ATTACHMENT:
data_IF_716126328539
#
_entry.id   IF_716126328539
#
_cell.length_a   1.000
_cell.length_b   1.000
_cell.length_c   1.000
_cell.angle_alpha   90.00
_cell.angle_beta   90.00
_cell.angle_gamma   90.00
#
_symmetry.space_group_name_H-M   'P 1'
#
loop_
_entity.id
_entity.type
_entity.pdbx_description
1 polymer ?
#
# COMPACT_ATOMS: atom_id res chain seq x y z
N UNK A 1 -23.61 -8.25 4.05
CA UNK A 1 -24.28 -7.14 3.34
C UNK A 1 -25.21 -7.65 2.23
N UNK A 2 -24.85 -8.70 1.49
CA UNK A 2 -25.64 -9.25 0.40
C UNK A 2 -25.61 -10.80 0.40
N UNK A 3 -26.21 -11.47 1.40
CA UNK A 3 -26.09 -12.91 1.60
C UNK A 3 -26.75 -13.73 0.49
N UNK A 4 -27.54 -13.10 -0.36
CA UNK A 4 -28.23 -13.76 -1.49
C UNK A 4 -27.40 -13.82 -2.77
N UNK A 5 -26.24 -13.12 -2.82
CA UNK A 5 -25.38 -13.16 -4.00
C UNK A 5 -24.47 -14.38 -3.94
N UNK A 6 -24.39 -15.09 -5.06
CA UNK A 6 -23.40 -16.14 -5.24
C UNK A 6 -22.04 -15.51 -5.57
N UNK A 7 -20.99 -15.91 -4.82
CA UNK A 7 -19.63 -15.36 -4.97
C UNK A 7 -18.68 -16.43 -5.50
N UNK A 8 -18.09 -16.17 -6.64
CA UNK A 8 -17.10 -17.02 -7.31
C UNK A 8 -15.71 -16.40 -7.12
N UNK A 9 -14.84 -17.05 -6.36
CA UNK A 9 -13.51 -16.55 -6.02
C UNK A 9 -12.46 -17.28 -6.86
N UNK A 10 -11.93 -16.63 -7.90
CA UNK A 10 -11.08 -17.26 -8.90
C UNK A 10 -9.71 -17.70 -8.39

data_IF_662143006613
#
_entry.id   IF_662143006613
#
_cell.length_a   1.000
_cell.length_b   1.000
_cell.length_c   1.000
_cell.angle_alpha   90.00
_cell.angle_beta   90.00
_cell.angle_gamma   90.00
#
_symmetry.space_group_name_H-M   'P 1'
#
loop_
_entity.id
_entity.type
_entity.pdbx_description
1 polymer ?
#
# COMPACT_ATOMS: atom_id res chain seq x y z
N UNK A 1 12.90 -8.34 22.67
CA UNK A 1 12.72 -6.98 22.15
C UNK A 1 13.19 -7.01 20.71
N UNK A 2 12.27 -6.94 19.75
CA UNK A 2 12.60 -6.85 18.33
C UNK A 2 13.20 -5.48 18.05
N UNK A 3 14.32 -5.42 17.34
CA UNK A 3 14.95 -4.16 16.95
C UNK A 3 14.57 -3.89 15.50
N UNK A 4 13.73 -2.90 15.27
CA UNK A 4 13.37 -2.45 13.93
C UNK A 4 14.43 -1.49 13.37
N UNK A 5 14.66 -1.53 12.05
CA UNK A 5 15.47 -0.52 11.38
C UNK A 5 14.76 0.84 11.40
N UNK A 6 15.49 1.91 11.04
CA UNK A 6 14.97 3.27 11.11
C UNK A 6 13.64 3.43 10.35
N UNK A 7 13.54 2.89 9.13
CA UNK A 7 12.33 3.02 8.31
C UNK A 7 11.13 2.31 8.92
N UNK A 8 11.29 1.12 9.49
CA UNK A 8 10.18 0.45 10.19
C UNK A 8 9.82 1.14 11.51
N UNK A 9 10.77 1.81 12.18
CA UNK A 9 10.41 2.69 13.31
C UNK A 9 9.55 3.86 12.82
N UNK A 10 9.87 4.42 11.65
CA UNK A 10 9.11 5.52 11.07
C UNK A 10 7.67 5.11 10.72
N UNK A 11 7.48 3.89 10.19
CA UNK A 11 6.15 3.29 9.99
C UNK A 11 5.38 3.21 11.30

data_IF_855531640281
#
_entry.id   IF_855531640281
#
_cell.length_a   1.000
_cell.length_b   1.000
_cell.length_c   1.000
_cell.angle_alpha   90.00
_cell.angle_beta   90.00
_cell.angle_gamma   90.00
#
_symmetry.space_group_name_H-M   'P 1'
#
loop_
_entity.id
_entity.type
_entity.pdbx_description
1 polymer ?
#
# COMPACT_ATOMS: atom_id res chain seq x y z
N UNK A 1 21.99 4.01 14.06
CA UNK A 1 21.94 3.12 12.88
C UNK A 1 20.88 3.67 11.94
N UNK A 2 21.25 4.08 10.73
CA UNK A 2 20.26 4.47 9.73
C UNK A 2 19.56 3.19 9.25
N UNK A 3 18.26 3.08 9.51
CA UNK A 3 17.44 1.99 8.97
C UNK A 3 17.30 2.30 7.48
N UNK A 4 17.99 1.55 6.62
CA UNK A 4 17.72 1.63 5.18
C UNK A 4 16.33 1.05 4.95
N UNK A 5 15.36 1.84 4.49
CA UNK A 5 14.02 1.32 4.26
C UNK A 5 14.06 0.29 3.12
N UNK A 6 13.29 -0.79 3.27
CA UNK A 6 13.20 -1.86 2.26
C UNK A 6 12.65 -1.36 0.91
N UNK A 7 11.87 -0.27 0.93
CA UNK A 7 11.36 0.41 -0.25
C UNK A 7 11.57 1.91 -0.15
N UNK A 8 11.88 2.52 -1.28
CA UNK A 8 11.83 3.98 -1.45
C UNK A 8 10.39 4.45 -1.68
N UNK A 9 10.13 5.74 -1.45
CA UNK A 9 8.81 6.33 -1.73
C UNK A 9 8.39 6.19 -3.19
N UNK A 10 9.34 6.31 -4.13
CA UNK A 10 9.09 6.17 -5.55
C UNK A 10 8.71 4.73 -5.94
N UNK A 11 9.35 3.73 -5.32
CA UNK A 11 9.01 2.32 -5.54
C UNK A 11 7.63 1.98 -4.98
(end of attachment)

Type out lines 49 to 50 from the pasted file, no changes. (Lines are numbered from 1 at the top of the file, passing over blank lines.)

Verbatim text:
CA UNK A 10 -11.08 -17.26 -8.90
C UNK A 10 -9.71 -17.70 -8.39